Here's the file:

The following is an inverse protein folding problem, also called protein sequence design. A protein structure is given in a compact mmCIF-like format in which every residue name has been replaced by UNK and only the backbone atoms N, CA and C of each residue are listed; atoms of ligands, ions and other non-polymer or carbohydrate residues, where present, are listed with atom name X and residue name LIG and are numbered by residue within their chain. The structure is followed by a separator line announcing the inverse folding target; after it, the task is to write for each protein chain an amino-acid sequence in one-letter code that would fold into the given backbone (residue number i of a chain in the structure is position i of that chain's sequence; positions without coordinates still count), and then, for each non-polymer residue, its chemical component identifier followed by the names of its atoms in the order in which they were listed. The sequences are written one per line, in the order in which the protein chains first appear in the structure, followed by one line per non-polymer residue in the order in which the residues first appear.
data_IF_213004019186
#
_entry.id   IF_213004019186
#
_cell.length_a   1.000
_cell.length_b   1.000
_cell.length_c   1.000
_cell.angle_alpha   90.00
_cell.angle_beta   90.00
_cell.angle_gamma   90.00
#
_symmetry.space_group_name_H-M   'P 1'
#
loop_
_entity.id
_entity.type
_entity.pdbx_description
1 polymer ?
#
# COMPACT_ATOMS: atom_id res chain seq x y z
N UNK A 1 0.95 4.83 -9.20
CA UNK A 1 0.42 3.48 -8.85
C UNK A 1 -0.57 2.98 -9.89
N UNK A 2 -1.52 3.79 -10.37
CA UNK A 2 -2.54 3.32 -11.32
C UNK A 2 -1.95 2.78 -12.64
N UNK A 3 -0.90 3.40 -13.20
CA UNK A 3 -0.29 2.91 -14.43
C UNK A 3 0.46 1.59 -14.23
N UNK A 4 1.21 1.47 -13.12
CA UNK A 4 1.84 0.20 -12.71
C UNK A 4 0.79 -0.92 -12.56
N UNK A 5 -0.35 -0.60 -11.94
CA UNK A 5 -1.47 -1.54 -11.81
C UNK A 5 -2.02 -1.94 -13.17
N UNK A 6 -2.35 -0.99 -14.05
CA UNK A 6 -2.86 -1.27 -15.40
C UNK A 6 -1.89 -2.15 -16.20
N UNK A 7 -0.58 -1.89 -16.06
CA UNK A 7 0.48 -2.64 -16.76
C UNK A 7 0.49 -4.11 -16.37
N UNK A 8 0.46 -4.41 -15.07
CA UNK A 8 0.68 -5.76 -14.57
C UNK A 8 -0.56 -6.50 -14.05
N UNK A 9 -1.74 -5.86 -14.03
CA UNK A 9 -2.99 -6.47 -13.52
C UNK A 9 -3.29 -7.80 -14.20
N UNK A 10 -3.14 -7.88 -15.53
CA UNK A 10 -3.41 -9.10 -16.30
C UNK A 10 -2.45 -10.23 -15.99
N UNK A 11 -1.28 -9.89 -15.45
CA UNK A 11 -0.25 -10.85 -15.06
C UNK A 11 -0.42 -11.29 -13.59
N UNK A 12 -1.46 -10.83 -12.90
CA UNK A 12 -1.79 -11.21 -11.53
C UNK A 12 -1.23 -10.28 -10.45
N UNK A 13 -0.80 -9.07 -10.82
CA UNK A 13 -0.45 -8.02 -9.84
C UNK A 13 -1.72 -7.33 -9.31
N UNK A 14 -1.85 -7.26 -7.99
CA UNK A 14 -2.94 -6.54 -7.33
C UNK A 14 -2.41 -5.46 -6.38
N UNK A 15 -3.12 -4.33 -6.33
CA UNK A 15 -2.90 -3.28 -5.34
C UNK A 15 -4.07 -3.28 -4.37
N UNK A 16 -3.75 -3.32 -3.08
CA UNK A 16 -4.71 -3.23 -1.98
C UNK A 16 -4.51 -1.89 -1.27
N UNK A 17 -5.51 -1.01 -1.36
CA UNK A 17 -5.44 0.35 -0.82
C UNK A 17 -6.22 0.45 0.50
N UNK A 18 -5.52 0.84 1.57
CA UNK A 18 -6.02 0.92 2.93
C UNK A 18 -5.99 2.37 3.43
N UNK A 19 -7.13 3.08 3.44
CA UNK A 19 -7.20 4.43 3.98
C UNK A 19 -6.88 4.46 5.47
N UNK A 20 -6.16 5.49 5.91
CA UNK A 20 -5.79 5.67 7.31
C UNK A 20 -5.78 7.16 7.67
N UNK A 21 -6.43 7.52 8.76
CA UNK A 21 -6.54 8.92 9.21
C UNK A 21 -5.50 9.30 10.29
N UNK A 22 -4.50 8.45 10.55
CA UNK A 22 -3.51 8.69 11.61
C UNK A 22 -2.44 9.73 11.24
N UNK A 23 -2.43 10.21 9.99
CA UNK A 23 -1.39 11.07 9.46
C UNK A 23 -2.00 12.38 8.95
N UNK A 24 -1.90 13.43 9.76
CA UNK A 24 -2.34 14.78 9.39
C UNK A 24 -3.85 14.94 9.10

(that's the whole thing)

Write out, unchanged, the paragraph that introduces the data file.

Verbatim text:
The following is an inverse protein folding problem, also called protein sequence design. A protein structure is given in a compact mmCIF-like format in which every residue name has been replaced by UNK and only the backbone atoms N, CA and C of each residue are listed; atoms of ligands, ions and other non-polymer or carbohydrate residues, where present, are listed with atom name X and residue name LIG and are numbered by residue within their chain. The structure is followed by a separator line announcing the inverse folding target; after it, the task is to write for each protein chain an amino-acid sequence in one-letter code that would fold into the given backbone (residue number i of a chain in the structure is position i of that chain's sequence; positions without coordinates still count), and then, for each non-polymer residue, its chemical component identifier followed by the names of its atoms in the order in which they were listed. The sequences are written one per line, in the order in which the protein chains first appear in the structure, followed by one line per non-polymer residue in the order in which the residues first appear.